That significant development of recent years is something which all concerned, both management and workers, would be well advised to take heed of. If we cannot, by our joint efforts—by making such legislative and administrative changes as appear to be desirable—bring down the losses on railway operation, then it is certain that the railways cannot be preserved for any length of time. It was in the light of all these facts and considerations, as well as of the recommendations in the report of the Beddy Committee, that the Government took its decisions.
I should say a few words about the committee. It was composed of people who have established reputations for efficiency, competence and sound judgment in the particular spheres in which they occupy themselves. It is true that none of them had any previous experience in the operation of internal surface transport. The committee were set up with what I have already described as the impossible assignment of reporting within three months. They were not able to do so. They reported in eight months and, even then, they indicated in their report that they had not got time to carry out many of the inquiries which they thought to be desirable or to seek information which they thought would be helpful.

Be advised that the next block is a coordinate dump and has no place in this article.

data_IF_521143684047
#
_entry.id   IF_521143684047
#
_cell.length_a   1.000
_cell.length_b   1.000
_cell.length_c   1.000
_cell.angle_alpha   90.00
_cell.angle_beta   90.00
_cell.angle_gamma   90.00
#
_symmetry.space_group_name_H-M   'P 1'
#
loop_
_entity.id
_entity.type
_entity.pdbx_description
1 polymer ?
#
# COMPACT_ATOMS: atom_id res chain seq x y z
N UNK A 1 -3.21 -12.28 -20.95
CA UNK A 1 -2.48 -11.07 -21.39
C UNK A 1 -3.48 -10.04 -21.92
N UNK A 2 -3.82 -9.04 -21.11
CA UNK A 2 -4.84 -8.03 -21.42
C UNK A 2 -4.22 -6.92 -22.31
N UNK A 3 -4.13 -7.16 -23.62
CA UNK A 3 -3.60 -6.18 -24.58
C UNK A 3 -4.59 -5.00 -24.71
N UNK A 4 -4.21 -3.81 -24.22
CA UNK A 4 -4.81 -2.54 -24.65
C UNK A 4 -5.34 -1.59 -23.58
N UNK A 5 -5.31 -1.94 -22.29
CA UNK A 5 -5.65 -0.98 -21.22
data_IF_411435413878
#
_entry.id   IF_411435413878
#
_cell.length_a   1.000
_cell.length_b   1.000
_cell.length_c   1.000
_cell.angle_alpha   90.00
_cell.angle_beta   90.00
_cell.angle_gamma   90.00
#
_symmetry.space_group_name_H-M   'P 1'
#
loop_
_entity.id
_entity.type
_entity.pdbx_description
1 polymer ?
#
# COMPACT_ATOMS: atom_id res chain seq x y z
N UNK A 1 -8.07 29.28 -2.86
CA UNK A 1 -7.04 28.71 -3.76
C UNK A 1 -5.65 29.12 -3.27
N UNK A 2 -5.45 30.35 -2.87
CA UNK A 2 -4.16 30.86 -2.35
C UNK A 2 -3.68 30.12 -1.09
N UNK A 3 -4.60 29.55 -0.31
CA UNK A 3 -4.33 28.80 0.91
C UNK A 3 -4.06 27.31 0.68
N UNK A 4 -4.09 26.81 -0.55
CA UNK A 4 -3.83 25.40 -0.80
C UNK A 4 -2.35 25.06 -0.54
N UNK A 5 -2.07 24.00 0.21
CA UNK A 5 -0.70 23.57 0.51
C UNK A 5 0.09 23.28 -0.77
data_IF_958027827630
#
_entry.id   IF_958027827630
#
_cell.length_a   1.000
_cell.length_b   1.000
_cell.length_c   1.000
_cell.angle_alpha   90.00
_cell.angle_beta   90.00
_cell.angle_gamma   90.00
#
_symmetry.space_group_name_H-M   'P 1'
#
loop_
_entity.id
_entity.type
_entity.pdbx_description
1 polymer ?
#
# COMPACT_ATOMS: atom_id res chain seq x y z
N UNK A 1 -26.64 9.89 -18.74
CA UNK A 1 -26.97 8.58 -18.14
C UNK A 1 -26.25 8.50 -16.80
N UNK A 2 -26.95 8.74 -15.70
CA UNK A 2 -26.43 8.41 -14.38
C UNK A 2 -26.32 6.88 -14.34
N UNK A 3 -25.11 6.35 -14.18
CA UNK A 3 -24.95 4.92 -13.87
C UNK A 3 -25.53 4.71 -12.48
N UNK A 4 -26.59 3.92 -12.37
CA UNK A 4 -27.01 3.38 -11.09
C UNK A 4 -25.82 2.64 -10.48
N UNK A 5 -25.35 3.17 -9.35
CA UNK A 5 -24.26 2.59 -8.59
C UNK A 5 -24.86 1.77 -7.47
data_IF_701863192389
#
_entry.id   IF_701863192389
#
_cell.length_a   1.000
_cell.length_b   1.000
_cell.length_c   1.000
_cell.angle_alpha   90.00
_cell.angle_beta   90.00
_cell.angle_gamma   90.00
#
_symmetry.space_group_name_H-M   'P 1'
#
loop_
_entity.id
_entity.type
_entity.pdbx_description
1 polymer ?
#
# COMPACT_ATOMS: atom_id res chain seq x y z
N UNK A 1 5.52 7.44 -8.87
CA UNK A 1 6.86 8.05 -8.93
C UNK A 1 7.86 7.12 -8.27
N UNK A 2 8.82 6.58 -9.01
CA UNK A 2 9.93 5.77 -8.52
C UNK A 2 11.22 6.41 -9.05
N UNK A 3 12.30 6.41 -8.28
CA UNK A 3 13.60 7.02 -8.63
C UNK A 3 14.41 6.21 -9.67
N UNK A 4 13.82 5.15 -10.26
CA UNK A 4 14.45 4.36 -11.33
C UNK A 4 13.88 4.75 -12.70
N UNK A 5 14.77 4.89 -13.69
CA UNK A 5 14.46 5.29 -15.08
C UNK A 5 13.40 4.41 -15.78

I want to pay a tribute to the work done by the members of that committee. They gave their time and their energy to the committee and to the preparation of its report, without stint. I think it is true to say that, notwithstanding the limited time available to them, they produced a very comprehensive and informative report. I would describe it as the best of the very many reports upon our transport problem which have appeared in the lifetime of this State. Nevertheless, I think it is only right to say that the report has been criticised, and severely criticised, by many of the people who commented on it. It was criticised by the C.I.E. Board both in respect of its recommendations and in respect of its interpretation of the information supplied to it. It was criticised by the executive of the Provisional United Trade Union Organisation and, indeed, by many of the national and local organisations which sent submissions to me.